In response, with funding from the Rockefeller Foundation and technical support from ISET, the Climate Change Coordinating Committee of Can Tho consulted residents and technical experts, and launched a community-based erosion management project: constructing biological embankments along the crisscrossing canals in the An Binh ward. Consisting of bamboo fences, Hyacinths and Melaleuca trees, these natural barriers reduce waves and landslides caused by storms, thereby lessening the severity of floods (ACCCRN). An Binh residents have true ownership over the project, as they contributed either their time and labor or cash to help build the embankment. Further, community groups in the area are responsible for monitoring and maintaining the embankments.
“Monkey Cheeks” and other water management strategies in Bangkok Metropolitan Region, Thailand
Bangkok is Thailand’s largest city, with 22% of the national population living within the greater Bangkok Metropolitan Region. It is situated on the Chao Phraya River delta, and has also been forced to adapt to stronger and more frequent floods due to climate change. The most damaging flood in Thailand over the last decade was the 100-year flood in 2011, which affected over 13.5 million people (ADPC).
To alleviate the damaging impacts of heavy flooding over the last decades, Bangkok developed a flood prevention project called Kaem Ling, meaning “monkey cheeks.” A water storage system, the “Monkey Cheek” project consists of flood gates, pumps, and polders that together are able to drain surplus water during storm events into retention basins to keep the city dry. The unique name refers to the fact that monkeys are able to store water in their cheeks (Thailand Today). In response to the 2011 flood, Bangkok government has drafted a Flood Management Master Plan for Chao Phraya basin and surrounding area to improve disaster management strategies and bolster infrastructure. With research assistance from the IDRC, the Plan will also contain guidance for policymakers based on research findings (IDRC). The Pak Kret Municipality, a 36 square kilometer area of the Bangkok Metropolitan Region, is also actively increasing its resilience to extreme weather events. Pak Kret has designed and implemented a practical and participatory strategy to address flooding in the municipality. One facet of this plan incorporates flood management, coordination, and communication guidelines – coined the “Pak Kret Model”.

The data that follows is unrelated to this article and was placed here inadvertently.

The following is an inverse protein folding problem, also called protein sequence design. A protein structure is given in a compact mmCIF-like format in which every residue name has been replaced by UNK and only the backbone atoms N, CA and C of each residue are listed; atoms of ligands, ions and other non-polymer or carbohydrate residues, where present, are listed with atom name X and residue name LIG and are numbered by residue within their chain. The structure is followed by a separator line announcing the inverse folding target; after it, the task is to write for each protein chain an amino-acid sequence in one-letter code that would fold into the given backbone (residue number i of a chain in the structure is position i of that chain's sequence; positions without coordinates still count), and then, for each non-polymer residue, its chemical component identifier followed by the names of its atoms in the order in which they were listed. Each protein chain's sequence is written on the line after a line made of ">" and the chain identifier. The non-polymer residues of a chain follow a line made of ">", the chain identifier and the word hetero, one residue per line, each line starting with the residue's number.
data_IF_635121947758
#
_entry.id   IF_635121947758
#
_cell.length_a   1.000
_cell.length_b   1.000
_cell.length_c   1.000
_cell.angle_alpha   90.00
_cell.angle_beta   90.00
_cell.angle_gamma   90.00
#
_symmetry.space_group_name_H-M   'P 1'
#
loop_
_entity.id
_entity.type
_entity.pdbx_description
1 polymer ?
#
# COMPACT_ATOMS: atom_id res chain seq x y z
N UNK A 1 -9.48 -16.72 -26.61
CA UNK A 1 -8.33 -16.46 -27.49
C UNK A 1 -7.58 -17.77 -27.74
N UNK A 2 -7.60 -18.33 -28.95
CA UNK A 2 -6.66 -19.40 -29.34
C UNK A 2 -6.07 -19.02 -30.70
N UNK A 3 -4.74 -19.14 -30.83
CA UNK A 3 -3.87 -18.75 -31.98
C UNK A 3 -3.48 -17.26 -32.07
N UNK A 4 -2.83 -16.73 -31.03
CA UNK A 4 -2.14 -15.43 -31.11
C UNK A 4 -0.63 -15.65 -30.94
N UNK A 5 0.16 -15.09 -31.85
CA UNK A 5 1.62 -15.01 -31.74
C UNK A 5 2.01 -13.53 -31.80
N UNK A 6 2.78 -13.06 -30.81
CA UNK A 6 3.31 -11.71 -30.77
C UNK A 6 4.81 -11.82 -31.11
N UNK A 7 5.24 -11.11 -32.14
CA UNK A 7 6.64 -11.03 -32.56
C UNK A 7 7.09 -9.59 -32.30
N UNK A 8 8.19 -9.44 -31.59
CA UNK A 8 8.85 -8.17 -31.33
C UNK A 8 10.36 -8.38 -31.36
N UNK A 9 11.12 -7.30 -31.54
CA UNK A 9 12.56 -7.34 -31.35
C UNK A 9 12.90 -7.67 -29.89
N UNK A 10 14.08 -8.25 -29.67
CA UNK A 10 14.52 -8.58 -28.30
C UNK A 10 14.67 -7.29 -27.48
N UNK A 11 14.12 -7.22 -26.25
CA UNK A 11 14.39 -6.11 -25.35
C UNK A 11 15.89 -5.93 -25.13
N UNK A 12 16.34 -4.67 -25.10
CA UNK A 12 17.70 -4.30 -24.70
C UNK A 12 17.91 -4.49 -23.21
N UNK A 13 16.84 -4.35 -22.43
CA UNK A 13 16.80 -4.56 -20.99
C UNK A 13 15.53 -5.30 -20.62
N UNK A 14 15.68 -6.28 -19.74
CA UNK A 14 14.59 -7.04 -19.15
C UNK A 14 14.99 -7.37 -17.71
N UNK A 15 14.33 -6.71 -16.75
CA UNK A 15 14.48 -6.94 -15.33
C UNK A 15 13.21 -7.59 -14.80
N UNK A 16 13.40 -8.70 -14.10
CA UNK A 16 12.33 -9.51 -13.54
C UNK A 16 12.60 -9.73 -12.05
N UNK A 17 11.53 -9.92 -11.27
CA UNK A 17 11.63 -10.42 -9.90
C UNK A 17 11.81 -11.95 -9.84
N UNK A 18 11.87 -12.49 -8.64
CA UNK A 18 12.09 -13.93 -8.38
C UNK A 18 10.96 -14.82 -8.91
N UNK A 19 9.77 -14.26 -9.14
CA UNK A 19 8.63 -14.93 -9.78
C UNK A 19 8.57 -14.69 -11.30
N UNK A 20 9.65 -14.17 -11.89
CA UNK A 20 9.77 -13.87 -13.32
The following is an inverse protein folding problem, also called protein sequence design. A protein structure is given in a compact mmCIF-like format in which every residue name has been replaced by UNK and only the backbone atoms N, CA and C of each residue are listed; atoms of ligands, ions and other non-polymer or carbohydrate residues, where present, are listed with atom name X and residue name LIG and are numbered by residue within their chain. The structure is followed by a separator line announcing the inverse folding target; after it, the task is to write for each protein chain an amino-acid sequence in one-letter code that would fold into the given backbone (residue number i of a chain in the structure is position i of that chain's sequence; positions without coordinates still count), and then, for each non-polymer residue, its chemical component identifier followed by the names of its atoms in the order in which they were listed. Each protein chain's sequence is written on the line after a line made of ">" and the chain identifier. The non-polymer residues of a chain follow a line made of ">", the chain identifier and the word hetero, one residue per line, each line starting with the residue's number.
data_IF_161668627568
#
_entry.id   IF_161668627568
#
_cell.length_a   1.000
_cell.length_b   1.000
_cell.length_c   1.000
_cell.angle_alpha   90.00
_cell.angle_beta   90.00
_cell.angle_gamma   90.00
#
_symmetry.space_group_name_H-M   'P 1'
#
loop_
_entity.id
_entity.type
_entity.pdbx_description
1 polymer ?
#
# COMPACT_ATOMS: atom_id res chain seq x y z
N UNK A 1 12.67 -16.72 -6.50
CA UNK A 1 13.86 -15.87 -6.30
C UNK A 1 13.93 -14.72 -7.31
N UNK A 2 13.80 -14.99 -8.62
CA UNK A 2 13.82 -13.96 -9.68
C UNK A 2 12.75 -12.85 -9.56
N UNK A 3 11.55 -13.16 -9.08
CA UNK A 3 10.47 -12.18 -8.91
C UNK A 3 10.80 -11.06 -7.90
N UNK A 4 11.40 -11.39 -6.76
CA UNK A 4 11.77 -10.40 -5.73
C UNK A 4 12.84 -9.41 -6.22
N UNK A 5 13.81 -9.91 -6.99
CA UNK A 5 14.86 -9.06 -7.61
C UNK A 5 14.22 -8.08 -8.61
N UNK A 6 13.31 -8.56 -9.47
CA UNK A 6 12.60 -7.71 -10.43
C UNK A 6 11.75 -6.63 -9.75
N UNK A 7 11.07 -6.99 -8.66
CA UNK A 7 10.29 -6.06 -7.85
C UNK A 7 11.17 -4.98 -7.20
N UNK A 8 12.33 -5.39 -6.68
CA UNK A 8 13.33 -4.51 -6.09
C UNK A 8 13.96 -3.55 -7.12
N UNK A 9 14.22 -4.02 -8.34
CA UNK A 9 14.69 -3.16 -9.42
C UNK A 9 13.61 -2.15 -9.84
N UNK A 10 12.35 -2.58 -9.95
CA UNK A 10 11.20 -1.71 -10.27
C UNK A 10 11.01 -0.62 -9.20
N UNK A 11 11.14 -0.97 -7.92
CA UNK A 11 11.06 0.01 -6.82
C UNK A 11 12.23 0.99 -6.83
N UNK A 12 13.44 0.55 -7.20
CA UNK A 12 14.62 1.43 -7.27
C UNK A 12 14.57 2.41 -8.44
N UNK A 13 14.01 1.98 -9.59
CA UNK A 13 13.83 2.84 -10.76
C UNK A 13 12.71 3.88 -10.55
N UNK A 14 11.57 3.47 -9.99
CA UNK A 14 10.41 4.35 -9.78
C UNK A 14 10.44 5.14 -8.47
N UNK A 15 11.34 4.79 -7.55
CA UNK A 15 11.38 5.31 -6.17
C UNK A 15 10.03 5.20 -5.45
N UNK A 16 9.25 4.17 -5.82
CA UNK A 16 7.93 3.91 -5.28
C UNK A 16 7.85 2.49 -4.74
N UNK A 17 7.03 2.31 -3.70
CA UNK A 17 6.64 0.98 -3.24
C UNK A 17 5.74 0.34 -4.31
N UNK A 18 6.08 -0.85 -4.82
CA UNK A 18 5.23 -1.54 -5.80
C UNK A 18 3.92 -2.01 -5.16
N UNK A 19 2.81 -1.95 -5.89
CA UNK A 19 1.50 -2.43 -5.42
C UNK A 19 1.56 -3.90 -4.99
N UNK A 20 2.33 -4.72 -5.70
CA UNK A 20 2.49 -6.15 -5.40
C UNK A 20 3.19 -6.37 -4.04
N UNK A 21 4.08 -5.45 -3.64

Cross-sectoral collaboration for resilience
Researchers from the University of Mahidol, heavily involved in Pak Kret’s resilience planning, recognizes that community knowledge of how to collaborate in times of crisis is critical. Furthermore, these cases demonstrate that cross-sectoral collaboration and community engagement can and must be incorporated in proactive resilience planning as well. In Da Nang, Can Tho, and the Bangkok Metropolitan Regions, residents are a driving force and have ownership over these projects – be it by joining a community group to maintain biological embankments or removing a bucket of standing water. The common success factor is apparent: inclusive cross-sectoral collaboration which engages cities, experts, and most importantly, citizens.
Want to learn more about resilience in Can Tho, Da Nang and Bangkok Metropolitan Region? Attend the Reality Check Workshops from 11:00 – 12:30 on 7 and 8 July at the Resilient Cities Congress 2016 in Bonn, Germany. These special feature sessions are organized and supported by the International Development Research Centre (IDRC).
Feature photo © Municipality of Da Nang, Vietnam